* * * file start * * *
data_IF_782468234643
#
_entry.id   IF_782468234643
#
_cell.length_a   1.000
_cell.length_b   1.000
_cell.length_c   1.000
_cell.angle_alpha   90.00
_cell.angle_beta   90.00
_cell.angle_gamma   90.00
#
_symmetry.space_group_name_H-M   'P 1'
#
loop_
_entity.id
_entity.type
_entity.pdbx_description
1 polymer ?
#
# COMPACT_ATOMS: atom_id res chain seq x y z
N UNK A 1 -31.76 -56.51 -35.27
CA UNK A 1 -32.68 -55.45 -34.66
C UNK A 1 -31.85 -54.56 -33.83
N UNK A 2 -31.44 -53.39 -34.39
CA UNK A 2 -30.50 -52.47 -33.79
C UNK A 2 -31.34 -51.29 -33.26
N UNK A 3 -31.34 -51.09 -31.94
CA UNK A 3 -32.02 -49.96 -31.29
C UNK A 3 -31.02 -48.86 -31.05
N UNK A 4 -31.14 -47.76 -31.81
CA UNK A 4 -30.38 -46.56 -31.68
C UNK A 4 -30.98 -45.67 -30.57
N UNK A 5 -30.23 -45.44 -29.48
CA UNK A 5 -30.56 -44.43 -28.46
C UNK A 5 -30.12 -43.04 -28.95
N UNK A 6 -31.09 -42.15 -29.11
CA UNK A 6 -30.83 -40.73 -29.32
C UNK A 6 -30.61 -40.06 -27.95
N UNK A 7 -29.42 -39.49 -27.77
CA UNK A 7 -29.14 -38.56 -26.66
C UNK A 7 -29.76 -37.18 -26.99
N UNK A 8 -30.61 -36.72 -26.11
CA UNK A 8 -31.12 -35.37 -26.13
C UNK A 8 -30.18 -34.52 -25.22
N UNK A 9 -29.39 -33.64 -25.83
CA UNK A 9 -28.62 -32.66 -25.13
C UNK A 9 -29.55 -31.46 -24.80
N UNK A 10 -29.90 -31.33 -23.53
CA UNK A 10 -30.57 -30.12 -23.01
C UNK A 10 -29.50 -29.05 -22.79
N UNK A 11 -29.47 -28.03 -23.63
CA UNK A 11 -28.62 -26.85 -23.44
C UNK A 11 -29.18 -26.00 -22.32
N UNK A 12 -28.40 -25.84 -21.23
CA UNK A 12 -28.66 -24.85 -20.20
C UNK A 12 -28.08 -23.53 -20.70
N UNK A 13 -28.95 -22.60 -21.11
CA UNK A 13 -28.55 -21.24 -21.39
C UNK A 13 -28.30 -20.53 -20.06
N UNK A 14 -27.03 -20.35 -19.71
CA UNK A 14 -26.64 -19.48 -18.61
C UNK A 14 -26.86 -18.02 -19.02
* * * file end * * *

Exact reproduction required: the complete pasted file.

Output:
data_IF_782468234643
#
_entry.id   IF_782468234643
#
_cell.length_a   1.000
_cell.length_b   1.000
_cell.length_c   1.000
_cell.angle_alpha   90.00
_cell.angle_beta   90.00
_cell.angle_gamma   90.00
#
_symmetry.space_group_name_H-M   'P 1'
#
loop_
_entity.id
_entity.type
_entity.pdbx_description
1 polymer ?
#
# COMPACT_ATOMS: atom_id res chain seq x y z
N UNK A 1 -31.76 -56.51 -35.27
CA UNK A 1 -32.68 -55.45 -34.66
C UNK A 1 -31.85 -54.56 -33.83
N UNK A 2 -31.44 -53.39 -34.39
CA UNK A 2 -30.50 -52.47 -33.79
C UNK A 2 -31.34 -51.29 -33.26
N UNK A 3 -31.34 -51.09 -31.94
CA UNK A 3 -32.02 -49.96 -31.29
C UNK A 3 -31.02 -48.86 -31.05
N UNK A 4 -31.14 -47.76 -31.81
CA UNK A 4 -30.38 -46.56 -31.68
C UNK A 4 -30.98 -45.67 -30.57
N UNK A 5 -30.23 -45.44 -29.48
CA UNK A 5 -30.56 -44.43 -28.46
C UNK A 5 -30.12 -43.04 -28.95
N UNK A 6 -31.09 -42.15 -29.11
CA UNK A 6 -30.83 -40.73 -29.32
C UNK A 6 -30.61 -40.06 -27.95
N UNK A 7 -29.42 -39.49 -27.77
CA UNK A 7 -29.14 -38.56 -26.66
C UNK A 7 -29.76 -37.18 -26.99
N UNK A 8 -30.61 -36.72 -26.11
CA UNK A 8 -31.12 -35.37 -26.13
C UNK A 8 -30.18 -34.52 -25.22
N UNK A 9 -29.39 -33.64 -25.83
CA UNK A 9 -28.62 -32.66 -25.13
C UNK A 9 -29.55 -31.46 -24.80
N UNK A 10 -29.90 -31.33 -23.53
CA UNK A 10 -30.57 -30.12 -23.01
C UNK A 10 -29.50 -29.05 -22.79
N UNK A 11 -29.47 -28.03 -23.63
CA UNK A 11 -28.62 -26.85 -23.44
C UNK A 11 -29.18 -26.00 -22.32
N UNK A 12 -28.40 -25.84 -21.23
CA UNK A 12 -28.66 -24.85 -20.20
C UNK A 12 -28.08 -23.53 -20.70
N UNK A 13 -28.95 -22.60 -21.11
CA UNK A 13 -28.55 -21.24 -21.39
C UNK A 13 -28.30 -20.53 -20.06
N UNK A 14 -27.03 -20.35 -19.71
CA UNK A 14 -26.64 -19.48 -18.61
C UNK A 14 -26.86 -18.02 -19.02